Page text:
The F1 event began with practice sessions on 26 September 2008. The qualifying session was held the next evening, while the actual race day was on 28 September.15 A total of 20 drivers representing 10 teams contested the race. Victory went to Spanish driver, Fernando Alonso, who drove for the Renault team. Renault’s victory was, however, tarnished by what was termed the Crashgate scandal. The team’s managing director, Flavio Briatore, and executive director of engineering, Pat Symonds, had to resign over charges that they had asked former driver, Nelson Piquet Jnr, to crash at Turn 17 during the 14th lap of the race. As a result, the safety car had to be deployed, thereby causing most of the leading cars to end up behind Alonson, who went on to clinch victory. The matter was brought before the FIA. The ensuing legal action ended with a settlement between the FIA and the two men. Both men agreed not to work in F1 until 2013, or any other FIA-sanctioned championship until the end of 2011.16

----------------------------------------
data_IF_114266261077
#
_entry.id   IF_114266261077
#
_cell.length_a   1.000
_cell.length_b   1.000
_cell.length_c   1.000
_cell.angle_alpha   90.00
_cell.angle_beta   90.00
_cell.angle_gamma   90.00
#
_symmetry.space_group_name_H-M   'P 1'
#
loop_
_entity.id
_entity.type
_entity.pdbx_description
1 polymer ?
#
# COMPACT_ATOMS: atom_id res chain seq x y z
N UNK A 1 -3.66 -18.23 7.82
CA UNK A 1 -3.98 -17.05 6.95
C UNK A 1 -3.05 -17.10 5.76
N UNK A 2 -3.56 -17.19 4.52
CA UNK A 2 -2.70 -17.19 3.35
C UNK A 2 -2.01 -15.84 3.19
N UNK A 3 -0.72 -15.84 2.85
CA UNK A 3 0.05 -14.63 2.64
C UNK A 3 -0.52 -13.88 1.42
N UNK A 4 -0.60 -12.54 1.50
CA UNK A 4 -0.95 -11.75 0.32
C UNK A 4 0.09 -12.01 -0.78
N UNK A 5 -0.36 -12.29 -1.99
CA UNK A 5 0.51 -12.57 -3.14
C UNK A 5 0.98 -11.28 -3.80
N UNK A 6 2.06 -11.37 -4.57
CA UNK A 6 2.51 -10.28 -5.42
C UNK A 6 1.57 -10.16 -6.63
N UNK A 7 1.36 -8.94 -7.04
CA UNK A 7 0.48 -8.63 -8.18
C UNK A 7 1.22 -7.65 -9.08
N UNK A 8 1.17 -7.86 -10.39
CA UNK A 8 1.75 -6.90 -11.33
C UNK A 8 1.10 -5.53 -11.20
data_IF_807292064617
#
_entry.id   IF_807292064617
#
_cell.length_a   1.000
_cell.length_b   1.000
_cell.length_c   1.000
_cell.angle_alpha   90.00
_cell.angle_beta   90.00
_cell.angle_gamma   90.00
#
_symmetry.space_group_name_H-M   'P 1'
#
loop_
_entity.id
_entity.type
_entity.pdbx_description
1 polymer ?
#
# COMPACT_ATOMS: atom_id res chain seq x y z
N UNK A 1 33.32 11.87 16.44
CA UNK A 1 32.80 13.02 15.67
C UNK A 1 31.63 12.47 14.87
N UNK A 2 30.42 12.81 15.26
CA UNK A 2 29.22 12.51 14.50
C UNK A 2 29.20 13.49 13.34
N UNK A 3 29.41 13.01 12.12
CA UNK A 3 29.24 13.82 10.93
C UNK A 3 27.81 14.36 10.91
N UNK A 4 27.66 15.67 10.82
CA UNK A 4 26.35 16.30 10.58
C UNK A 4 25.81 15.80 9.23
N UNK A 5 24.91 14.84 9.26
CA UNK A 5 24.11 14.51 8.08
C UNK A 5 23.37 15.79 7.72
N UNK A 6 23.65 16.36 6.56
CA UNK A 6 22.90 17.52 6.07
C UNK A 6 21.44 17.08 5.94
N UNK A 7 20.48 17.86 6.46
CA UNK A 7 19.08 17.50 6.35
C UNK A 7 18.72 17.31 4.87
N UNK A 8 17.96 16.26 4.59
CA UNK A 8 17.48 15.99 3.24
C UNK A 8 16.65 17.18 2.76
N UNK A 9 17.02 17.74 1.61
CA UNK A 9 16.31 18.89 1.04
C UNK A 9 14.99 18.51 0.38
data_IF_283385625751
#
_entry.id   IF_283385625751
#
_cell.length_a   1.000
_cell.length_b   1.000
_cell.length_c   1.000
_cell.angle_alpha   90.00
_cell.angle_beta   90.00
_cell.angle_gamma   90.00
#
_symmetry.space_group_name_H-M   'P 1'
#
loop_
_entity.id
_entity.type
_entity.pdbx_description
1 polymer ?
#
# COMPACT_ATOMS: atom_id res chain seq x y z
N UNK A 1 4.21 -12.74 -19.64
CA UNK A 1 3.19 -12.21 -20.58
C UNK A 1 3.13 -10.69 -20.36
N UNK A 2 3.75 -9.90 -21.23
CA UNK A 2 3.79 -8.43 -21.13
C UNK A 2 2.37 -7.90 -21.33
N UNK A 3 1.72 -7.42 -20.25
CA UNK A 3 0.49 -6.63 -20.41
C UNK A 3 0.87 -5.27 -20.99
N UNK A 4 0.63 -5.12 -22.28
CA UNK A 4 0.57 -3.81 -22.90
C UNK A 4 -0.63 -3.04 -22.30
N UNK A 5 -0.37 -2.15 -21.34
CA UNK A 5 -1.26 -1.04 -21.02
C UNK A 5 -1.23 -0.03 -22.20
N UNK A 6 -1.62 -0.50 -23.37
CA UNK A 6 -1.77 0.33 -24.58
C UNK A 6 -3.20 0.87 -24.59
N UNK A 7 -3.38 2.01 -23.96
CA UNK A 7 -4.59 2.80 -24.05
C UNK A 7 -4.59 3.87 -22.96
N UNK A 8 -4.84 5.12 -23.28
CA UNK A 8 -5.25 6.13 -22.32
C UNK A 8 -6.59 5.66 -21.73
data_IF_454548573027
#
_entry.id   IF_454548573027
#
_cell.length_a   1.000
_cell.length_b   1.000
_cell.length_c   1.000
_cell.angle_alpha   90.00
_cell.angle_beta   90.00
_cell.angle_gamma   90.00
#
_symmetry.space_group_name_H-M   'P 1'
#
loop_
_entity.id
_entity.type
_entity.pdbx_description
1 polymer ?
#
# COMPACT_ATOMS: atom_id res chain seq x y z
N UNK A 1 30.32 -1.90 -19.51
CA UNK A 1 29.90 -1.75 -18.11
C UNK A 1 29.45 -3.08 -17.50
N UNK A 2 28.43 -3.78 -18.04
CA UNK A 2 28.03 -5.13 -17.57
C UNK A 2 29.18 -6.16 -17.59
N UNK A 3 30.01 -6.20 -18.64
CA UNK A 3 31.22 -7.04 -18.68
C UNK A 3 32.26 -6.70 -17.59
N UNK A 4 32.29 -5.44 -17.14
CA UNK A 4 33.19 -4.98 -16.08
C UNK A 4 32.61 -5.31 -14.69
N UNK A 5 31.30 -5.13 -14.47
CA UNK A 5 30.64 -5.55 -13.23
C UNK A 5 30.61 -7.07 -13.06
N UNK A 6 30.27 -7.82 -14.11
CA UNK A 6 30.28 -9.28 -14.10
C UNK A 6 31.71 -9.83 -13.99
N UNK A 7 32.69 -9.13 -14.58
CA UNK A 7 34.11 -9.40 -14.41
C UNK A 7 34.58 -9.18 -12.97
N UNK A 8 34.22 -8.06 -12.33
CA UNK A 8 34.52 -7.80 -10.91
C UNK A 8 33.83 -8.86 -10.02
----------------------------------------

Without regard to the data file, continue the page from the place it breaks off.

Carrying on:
Many events were organised in conjunction with the inaugural race. In addition to the Singapore River Festival, a President’s Challenge F1 Charity Luncheon was held at the Istana, where 30 tables were available at either S$30,000 or S$50,000 each.17 Zouk set up a stage at the Padang, which featured international disc jockeys at the three-day party.18 The Amber Lounge at the Conrad Centennial Singapore had a party exclusively for F1 drivers, sponsors and celebrities, while a by-invitation-only fashion extravaganza called Stylo Fashion Grand Prix was held at the Mercedes Benz Centre.19

Around 300,000 onsite spectators and more than 100 million television viewers from around the globe watched the inaugural Singapore Grand Prix.20